Plan Your Day Around the Afternoon Booze Harvest
Coconut Toddy in Malaysia
The old climber is dozing on a wooden bench, shirtless and shoeless, under a tin-roof shack surrounded by coconut trees. I can’t tell if he’s tired, too hot, or has been excessively rehydrating. Fat flies make his mustache twitch. A hefty, middle-aged man passes a bowl of deep-red wild boar curry over his head to a friend. They notice us getting out of the car, lift their glasses, and with the friendliest of Indian head-waggles, chug.
It’s a hot afternoon in April and I’m beyond parched. With little rain, temperatures in Malaysia have soared to roasting. My last grown-up beverage was four months ago in the United States, over an annual rendition of New Year’s Tipsy Scrabble. I could drink anytime I wanted—I’m older than 21 and not Muslim—but I fear the cheap local spirit, arrack, and am not about to pay the exorbitant government tax on beer, wine, and liquors. Local coconut toddy, only 3 ringgit a glass, is delicious, effective, and probably healthy. Over the past 16 Friday afternoons, I’ve only wished it was easier to find.
The barman emerges from the shed, wiping an assortment of beer-branded tumblers with an old rag. He recognizes me and head-waggles a greeting, his tidy white mustache and balding rim of hair shining paly against his dark skin. He sets the tumblers on a scratched metal table and nudges the skinny climber awake. Rubbing his face, he grabs a belt with the tools of his trade—a knife and a plastic bottle—and stalks toward the nearest tree. I’m gleeful. I’ve timed my visit perfectly for the afternoon’s alcoholic harvest.
The climber shimmies up the tree and removes a pot taped to the stem of what was a flower cluster, but is now a gaping wound oozing thin, sweet sap that, in this demented heat, turns quickly to alcohol. The alcohol content is unregulated—it ranges anywhere from 2 to 7 percent ABV, like a strong beer, depending on how hot the day is and how long the sap is left to ferment. When it’s cloudy and cool, the toddy stays sweet and bubbly like a kombucha tea. When it rains, the pots fill with water and the harvest is spoiled. On days like today, one sour sip of the morning’s harvest is strong enough to make my head buzz. I wait for the fresh, sweeter stuff, straight out of the tree.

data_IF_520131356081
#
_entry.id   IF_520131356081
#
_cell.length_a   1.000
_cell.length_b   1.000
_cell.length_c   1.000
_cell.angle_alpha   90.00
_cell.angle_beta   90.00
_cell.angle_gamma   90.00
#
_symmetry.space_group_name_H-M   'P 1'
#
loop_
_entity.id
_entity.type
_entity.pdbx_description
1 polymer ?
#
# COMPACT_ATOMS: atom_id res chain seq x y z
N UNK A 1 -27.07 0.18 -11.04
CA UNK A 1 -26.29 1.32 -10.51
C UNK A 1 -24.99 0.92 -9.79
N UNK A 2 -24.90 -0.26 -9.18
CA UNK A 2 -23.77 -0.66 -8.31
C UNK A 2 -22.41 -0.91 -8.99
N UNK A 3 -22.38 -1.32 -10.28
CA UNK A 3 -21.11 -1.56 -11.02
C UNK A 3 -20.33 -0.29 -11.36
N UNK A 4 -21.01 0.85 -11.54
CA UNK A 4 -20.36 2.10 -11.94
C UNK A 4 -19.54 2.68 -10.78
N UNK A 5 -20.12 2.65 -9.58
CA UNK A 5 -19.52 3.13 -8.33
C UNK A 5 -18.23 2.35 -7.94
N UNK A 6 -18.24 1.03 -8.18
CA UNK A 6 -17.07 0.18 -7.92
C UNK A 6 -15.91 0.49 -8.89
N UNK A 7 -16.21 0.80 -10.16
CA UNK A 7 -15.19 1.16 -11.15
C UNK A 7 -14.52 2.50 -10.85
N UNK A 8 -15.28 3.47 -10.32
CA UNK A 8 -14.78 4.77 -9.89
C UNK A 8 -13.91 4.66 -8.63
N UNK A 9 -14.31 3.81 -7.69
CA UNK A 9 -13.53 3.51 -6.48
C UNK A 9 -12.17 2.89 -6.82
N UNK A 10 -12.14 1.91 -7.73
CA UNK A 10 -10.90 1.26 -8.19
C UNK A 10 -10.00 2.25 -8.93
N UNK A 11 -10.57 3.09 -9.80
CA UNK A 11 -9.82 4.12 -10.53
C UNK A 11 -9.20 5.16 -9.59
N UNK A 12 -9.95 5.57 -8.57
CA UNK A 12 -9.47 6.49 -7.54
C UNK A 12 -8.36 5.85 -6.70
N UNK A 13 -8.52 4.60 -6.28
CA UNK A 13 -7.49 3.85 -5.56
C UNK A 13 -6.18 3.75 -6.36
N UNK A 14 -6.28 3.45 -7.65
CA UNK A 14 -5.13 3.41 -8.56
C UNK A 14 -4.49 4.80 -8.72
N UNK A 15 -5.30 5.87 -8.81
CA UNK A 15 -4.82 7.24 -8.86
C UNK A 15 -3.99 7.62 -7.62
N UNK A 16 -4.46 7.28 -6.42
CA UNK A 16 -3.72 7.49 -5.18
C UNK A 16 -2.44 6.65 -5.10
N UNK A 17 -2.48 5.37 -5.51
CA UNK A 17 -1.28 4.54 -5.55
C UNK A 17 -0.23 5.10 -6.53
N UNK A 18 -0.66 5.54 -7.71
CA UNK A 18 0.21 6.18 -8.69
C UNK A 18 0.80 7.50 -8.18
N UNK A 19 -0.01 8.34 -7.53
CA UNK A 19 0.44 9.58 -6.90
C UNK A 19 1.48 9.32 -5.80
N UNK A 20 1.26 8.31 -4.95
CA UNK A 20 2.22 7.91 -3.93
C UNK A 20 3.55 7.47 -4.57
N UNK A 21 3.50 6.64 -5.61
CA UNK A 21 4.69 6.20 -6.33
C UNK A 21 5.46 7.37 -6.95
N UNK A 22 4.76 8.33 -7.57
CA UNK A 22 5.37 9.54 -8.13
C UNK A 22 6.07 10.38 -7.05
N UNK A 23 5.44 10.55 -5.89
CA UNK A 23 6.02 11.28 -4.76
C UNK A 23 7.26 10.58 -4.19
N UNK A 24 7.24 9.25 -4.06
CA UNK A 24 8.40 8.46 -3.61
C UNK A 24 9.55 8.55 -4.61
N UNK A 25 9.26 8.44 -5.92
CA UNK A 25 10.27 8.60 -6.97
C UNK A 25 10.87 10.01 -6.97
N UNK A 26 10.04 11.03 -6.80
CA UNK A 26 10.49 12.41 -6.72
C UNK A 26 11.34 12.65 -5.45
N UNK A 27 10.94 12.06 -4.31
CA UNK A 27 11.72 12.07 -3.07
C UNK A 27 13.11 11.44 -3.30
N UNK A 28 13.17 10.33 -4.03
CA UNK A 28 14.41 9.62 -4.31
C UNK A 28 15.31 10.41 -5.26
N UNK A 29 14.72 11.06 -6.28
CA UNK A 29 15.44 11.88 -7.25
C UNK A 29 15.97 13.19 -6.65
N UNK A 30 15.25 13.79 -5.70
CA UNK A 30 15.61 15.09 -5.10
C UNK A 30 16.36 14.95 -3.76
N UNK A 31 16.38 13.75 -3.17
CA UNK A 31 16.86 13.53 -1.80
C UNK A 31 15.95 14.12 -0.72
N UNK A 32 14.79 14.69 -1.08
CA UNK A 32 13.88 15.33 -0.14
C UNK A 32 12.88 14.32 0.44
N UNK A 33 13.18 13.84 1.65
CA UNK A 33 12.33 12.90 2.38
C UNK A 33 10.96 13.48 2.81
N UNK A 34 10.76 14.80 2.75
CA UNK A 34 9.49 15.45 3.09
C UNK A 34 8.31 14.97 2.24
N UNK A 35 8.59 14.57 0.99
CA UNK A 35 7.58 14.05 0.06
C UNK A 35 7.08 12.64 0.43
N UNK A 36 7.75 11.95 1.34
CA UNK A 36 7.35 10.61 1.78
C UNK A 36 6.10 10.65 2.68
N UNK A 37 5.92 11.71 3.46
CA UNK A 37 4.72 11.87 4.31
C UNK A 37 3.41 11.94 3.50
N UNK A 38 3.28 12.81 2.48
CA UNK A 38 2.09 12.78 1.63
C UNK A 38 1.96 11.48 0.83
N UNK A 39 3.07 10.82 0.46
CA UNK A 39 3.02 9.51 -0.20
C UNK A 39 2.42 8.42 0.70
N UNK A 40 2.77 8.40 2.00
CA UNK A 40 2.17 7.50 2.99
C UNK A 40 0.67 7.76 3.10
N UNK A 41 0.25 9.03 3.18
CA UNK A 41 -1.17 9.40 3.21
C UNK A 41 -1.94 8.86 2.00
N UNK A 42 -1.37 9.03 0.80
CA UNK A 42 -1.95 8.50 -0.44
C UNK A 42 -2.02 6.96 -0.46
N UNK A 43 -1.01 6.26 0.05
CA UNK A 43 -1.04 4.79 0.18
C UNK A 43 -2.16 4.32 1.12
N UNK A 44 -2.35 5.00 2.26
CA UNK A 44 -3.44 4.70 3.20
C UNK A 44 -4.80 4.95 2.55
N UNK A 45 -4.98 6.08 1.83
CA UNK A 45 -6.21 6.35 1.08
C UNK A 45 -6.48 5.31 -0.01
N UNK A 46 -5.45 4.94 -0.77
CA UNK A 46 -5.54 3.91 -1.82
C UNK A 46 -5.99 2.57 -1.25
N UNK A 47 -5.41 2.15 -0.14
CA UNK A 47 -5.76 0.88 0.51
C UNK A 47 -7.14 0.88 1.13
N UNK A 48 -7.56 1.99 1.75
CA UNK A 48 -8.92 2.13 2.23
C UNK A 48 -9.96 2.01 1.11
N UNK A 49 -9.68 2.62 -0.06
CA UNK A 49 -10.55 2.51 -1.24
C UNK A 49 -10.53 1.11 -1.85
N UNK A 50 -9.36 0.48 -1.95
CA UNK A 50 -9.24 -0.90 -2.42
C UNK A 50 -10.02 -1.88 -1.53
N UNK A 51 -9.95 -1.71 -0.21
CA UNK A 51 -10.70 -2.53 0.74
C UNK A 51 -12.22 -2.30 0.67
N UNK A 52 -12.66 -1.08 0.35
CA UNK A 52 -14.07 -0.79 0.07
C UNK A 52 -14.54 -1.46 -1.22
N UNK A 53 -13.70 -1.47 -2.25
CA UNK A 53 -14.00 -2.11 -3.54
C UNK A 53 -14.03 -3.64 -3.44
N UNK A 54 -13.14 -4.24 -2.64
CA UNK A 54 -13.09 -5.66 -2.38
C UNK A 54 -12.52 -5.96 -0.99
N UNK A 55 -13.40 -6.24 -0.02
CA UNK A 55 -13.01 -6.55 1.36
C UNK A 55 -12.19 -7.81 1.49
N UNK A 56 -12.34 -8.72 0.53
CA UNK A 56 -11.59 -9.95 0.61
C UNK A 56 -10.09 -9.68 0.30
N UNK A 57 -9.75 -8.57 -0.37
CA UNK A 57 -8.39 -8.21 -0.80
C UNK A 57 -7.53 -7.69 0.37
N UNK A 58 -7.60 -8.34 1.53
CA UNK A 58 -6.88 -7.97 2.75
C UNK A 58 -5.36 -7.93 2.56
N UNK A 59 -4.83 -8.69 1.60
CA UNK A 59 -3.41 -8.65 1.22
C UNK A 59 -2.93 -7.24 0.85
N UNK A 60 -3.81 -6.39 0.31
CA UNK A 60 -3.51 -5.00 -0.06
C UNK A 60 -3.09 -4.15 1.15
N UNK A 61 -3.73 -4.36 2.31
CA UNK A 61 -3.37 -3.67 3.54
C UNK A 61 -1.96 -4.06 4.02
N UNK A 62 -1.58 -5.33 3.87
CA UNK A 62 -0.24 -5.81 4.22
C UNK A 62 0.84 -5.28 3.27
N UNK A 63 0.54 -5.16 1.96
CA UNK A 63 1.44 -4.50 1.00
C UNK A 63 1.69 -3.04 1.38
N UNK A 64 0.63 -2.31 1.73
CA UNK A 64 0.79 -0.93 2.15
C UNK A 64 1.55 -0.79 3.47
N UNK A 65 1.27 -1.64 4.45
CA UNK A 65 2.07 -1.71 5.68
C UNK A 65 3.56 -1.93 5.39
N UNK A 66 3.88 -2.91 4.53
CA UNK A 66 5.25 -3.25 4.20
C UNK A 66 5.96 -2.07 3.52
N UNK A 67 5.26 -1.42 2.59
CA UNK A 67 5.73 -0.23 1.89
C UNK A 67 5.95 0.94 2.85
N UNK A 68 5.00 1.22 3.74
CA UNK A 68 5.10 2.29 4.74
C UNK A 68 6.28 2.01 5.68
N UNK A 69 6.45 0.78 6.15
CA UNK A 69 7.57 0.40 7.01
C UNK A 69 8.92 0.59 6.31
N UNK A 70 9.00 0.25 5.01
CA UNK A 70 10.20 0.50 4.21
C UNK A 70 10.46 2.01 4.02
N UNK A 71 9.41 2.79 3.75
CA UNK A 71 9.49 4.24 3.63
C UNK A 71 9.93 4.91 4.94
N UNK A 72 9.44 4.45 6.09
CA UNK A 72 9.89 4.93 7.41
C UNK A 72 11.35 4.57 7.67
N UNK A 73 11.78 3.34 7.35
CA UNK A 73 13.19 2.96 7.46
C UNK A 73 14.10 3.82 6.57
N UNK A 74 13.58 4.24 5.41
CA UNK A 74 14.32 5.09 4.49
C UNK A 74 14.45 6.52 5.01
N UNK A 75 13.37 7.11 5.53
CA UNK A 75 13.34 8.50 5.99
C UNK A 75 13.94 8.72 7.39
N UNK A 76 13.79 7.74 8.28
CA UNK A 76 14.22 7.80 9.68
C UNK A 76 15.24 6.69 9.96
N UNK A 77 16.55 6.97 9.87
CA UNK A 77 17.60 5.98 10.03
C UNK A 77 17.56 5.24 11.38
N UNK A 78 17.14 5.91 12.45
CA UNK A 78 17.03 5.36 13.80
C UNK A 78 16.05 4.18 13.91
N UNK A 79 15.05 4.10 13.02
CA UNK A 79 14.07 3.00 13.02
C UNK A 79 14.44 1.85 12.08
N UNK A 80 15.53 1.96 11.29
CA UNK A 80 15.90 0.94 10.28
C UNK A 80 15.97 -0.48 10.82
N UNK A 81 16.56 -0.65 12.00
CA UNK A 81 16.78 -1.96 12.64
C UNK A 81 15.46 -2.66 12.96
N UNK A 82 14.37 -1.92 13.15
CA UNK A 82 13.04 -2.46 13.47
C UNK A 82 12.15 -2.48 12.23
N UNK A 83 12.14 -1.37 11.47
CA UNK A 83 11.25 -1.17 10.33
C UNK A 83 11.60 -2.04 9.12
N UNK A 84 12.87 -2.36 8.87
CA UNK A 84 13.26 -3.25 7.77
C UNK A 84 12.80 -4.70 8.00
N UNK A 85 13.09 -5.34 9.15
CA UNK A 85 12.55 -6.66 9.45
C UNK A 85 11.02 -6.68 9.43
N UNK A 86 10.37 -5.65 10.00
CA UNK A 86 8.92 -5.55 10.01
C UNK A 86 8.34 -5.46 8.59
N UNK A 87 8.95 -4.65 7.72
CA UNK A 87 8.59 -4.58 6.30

“How do you know this place?” asks one of the men eating curry. There are no signs. This toddy bar sits on the third dirt road past the red restaurant, in a quiet row of small farms inhabited by Indian-Malays, an ethnic minority of mostly Hindus who comprise 7 percent of Malaysia’s population. I suspect that, like most toddy shacks, this one is unlabeled and tucked out of sight on purpose to avoid the Muslim-led government’s increasingly strict governance of alcohol production. It’s very unlikely that my Western friends and I would have found this place on our own.
“Local friends,” I reply.
On the ground, the climber hands over a full plastic jug and stretches back out in the shade. The barman pours the whitish-clear liquid, disturbingly like diluted bleach, through a sieve and directly into my glass, flicking aside debris and dead insects. Ignoring my squeamishness, I clink glasses with the two guys, their fingers stained red with curry. The liquid is like a sugared bread roll, yeasty and still warm from all that sun.
I hand my car keys to a friend who has more body weight than I do and settle onto the bench to drink.